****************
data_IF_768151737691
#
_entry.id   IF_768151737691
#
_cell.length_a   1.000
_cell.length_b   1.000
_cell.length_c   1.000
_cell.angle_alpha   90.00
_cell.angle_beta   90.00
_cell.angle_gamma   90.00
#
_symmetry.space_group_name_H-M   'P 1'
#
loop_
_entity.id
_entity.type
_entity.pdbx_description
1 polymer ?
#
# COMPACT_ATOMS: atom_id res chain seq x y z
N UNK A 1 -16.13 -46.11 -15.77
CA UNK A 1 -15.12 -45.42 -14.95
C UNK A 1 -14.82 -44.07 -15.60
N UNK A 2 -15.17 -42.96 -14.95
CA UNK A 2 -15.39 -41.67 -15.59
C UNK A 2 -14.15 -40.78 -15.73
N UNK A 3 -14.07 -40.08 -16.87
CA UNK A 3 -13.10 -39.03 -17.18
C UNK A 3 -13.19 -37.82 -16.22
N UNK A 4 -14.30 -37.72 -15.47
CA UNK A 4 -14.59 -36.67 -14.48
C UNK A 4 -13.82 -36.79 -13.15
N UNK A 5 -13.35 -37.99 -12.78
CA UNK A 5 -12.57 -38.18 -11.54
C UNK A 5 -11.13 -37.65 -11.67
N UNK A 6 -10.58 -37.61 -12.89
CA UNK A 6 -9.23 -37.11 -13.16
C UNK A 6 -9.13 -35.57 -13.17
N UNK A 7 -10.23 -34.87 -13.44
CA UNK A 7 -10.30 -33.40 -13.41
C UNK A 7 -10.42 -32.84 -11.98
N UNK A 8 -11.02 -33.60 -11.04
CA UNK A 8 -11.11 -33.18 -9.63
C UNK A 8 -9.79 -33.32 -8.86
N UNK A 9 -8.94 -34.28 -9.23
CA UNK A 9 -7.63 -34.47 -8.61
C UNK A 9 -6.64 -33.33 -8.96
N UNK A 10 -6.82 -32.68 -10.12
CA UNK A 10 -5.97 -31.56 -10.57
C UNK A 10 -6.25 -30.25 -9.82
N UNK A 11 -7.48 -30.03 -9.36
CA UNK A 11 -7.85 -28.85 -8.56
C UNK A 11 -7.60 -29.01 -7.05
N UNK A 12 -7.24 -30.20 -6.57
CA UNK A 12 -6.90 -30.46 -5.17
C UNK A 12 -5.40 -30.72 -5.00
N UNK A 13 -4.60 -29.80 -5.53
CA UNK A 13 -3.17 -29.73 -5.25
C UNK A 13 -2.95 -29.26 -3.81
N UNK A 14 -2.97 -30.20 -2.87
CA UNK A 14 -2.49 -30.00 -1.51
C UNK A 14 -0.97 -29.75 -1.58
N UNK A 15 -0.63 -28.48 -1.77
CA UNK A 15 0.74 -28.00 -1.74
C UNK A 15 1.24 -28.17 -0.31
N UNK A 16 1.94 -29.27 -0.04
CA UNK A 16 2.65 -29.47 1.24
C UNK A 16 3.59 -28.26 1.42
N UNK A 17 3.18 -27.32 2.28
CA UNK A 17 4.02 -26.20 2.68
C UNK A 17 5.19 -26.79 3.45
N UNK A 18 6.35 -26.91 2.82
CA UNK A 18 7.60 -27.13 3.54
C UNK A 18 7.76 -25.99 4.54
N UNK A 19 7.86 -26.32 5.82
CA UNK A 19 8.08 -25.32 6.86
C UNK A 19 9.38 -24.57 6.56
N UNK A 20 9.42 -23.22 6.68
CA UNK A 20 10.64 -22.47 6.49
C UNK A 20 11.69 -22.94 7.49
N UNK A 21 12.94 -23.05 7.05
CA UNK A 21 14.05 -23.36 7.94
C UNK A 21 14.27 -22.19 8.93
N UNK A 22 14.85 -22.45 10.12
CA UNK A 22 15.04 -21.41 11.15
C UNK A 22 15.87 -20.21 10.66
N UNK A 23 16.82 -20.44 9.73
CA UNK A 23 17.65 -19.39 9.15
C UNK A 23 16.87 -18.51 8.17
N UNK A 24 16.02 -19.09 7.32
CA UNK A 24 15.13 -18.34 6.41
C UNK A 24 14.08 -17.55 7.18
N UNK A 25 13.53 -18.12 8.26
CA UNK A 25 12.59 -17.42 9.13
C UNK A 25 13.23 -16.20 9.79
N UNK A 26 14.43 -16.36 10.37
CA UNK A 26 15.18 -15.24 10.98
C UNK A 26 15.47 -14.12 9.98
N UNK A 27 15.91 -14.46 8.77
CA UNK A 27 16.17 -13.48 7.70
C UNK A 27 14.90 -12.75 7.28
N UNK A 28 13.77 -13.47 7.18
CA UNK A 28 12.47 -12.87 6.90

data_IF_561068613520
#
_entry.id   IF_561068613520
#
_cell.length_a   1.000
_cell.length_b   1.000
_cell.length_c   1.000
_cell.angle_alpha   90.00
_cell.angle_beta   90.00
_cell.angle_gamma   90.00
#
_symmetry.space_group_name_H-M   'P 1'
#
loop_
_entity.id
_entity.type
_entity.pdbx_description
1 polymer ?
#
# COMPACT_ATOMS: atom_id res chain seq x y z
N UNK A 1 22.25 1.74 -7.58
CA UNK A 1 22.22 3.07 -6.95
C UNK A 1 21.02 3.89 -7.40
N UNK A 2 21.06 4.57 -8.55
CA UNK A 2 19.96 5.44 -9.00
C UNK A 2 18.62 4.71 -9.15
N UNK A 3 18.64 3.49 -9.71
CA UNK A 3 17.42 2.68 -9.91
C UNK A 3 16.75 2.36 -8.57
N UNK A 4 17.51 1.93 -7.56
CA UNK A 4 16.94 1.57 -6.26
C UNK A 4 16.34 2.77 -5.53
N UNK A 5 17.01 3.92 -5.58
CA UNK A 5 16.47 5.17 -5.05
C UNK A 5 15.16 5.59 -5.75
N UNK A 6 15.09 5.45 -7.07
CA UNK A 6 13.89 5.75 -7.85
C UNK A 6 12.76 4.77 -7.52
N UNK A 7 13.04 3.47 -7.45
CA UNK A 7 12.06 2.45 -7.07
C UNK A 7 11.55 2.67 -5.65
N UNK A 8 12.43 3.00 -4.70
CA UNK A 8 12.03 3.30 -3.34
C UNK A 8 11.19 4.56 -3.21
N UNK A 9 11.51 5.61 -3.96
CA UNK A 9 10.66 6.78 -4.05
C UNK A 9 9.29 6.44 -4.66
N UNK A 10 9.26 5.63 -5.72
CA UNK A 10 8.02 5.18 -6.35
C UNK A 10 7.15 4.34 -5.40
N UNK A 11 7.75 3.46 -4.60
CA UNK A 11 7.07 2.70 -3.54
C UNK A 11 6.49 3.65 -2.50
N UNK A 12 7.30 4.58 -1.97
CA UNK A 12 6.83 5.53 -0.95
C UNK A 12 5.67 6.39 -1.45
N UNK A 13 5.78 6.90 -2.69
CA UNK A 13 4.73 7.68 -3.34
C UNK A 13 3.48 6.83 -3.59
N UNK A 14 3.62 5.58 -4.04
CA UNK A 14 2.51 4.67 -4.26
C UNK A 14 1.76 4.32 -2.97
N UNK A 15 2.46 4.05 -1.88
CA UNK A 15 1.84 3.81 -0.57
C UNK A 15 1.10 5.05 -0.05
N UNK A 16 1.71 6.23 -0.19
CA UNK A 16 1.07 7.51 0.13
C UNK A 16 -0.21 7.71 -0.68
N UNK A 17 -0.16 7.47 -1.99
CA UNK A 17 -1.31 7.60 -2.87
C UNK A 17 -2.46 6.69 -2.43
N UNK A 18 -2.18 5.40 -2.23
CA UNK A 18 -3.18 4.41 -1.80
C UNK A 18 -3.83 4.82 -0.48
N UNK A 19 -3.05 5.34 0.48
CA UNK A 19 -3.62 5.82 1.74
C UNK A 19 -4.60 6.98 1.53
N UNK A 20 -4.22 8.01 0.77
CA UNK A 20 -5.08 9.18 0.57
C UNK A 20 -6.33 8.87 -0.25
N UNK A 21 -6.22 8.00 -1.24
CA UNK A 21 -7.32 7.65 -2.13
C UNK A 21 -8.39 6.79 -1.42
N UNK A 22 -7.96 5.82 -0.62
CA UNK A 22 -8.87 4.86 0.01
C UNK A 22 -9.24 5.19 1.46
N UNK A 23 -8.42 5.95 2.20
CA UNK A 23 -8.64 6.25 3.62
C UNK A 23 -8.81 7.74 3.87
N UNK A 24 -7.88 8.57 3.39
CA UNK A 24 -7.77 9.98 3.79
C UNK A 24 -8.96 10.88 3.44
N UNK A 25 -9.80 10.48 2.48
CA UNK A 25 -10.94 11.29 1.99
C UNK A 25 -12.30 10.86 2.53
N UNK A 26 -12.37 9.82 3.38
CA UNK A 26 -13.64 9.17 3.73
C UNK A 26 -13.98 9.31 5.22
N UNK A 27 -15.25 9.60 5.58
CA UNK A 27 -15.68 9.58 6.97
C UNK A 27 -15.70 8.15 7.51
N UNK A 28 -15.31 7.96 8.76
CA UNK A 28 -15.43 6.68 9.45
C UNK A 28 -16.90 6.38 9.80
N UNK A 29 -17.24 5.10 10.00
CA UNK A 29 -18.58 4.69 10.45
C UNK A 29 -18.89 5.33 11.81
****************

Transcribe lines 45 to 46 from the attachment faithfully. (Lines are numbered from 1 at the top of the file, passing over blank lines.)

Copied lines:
N UNK A 9 -8.94 -34.28 -9.23
CA UNK A 9 -7.63 -34.47 -8.61